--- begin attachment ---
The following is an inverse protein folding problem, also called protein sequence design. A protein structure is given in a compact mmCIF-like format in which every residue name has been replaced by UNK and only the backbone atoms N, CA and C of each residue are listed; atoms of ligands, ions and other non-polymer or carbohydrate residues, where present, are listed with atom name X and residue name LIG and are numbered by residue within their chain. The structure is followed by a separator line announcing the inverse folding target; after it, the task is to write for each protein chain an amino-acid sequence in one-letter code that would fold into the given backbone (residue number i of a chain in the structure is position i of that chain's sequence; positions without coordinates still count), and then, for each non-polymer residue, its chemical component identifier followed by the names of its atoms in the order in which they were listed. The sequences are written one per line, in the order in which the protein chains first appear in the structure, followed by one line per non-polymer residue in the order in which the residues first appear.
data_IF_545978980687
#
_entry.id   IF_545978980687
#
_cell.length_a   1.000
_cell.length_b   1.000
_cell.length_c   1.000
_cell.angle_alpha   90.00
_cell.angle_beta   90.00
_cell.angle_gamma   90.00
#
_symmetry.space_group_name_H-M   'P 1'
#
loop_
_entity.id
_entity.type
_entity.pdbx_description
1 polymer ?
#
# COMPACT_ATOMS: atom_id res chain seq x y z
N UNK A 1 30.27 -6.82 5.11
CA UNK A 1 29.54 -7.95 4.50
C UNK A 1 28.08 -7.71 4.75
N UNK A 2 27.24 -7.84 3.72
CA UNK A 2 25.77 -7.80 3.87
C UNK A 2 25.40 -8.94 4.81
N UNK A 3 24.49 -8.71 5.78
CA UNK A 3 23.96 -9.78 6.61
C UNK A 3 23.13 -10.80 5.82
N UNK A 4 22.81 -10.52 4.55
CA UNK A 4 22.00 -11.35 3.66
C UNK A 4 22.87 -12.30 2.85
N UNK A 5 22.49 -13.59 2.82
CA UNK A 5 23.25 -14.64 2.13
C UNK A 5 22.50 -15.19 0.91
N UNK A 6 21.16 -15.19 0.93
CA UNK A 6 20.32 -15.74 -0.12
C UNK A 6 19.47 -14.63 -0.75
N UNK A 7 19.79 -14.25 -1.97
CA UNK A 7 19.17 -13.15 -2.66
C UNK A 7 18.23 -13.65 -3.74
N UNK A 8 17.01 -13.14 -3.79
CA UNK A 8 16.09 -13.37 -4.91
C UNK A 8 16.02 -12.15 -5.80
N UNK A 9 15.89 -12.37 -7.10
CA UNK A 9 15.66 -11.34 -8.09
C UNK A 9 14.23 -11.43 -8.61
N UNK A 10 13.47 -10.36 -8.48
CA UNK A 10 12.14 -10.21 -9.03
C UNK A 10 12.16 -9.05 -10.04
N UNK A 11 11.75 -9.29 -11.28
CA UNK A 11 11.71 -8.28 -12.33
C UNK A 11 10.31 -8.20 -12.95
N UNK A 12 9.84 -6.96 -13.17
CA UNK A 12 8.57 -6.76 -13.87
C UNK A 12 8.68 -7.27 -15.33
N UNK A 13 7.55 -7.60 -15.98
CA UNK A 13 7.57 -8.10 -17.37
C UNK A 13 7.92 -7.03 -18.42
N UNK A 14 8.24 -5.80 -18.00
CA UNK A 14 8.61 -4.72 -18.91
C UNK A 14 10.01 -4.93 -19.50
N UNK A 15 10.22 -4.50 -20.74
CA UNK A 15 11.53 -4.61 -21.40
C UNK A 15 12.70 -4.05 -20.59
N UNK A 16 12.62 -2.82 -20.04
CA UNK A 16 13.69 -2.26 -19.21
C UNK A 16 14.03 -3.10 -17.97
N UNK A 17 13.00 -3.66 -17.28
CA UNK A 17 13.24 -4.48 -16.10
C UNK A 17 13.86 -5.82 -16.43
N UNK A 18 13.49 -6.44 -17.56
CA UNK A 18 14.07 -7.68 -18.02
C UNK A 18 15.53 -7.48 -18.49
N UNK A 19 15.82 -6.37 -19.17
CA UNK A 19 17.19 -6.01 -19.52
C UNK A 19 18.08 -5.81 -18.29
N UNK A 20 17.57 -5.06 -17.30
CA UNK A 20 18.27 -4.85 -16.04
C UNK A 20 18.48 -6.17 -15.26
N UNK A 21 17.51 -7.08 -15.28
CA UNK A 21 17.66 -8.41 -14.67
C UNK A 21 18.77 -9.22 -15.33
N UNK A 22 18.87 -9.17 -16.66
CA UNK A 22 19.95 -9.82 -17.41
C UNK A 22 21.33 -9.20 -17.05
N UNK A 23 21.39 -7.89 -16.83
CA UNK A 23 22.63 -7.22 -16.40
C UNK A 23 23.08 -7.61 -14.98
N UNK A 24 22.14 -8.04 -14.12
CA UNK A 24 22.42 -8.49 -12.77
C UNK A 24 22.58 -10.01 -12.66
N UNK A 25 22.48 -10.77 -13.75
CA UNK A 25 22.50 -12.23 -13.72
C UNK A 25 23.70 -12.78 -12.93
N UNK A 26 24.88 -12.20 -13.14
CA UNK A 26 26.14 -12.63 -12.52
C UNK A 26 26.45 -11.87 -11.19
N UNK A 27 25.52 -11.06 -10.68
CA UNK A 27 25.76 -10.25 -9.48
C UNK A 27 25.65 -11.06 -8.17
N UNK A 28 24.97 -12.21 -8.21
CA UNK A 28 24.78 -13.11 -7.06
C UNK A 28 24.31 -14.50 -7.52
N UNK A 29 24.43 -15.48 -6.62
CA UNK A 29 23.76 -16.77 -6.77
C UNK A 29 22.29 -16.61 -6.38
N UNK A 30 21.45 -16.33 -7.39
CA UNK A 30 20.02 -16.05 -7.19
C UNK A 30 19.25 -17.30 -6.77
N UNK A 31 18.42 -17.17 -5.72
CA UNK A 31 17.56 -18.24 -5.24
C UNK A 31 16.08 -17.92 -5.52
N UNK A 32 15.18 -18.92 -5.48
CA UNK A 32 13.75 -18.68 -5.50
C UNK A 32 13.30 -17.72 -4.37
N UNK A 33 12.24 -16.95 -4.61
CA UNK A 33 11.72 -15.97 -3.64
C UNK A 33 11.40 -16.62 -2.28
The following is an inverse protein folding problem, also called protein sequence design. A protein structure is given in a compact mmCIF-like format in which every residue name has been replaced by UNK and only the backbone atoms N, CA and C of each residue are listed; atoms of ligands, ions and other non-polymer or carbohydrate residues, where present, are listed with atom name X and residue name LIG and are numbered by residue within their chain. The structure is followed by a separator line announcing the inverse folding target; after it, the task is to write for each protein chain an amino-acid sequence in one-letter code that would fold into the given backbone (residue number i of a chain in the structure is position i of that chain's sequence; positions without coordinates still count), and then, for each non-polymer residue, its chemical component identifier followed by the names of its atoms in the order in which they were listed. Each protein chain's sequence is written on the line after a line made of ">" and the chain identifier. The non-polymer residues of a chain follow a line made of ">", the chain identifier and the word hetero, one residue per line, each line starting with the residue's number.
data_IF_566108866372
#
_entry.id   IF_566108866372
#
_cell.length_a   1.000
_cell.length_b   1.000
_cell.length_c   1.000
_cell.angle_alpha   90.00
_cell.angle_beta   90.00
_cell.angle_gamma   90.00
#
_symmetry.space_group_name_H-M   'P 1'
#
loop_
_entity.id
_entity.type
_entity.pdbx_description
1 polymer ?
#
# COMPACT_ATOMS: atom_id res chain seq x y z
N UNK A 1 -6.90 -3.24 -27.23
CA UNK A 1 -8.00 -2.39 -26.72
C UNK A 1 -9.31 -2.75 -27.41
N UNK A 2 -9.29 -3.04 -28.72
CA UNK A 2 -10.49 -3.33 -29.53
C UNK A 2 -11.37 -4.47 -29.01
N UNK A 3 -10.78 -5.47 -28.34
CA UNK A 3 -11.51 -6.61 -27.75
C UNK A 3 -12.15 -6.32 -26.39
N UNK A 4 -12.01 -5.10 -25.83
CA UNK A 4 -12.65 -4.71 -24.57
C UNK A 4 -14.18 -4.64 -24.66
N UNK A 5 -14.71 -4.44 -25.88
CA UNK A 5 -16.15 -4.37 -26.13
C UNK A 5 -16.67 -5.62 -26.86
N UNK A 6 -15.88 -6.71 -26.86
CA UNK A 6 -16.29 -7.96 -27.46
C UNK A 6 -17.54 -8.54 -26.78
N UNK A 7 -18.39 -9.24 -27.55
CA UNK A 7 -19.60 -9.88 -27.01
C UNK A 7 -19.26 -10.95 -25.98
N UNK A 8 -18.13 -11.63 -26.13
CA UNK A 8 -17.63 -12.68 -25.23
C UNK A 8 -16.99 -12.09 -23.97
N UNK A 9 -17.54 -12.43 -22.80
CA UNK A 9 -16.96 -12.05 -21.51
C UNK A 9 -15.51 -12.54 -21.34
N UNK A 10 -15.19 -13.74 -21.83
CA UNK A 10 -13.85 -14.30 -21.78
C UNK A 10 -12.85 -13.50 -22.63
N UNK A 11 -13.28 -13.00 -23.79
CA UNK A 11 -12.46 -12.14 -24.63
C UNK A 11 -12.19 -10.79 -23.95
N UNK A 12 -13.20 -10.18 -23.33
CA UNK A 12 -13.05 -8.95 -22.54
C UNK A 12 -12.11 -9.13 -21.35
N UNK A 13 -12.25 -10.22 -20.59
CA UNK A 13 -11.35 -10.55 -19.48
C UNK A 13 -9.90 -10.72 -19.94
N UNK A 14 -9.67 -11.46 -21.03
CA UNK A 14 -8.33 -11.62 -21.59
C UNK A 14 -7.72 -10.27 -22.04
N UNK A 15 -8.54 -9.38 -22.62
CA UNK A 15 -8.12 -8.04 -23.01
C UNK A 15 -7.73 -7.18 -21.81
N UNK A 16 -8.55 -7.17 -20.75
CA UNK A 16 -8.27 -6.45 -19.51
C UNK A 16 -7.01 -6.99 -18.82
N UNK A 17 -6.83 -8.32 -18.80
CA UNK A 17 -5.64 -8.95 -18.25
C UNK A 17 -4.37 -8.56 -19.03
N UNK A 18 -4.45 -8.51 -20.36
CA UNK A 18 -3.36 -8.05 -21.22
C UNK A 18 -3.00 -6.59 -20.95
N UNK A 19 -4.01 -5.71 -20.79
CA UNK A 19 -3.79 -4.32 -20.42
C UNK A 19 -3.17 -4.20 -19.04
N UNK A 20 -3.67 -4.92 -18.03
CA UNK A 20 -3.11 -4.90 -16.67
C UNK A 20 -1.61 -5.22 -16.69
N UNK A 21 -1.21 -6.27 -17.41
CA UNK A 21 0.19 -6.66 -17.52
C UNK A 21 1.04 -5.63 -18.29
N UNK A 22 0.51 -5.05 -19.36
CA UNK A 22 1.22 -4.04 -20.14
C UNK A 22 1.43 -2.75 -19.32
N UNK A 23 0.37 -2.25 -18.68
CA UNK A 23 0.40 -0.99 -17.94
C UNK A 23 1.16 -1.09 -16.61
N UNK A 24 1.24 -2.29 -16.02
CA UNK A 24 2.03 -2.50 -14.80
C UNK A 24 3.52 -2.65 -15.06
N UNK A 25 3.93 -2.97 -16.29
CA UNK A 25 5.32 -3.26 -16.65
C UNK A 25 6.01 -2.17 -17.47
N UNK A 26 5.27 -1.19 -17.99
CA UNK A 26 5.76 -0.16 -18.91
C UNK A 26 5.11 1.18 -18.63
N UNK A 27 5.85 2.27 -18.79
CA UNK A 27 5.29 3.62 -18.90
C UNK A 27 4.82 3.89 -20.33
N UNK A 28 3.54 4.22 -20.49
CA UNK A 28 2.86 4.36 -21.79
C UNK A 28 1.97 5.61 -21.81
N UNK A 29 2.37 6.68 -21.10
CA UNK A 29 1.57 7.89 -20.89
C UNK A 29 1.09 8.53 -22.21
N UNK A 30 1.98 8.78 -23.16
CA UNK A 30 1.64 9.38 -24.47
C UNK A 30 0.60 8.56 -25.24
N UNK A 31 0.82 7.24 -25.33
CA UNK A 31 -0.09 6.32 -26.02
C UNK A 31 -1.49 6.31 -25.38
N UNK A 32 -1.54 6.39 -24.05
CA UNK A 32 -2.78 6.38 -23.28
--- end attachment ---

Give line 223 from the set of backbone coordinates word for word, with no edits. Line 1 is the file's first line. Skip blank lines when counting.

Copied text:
N UNK A 28 3.54 4.22 -20.49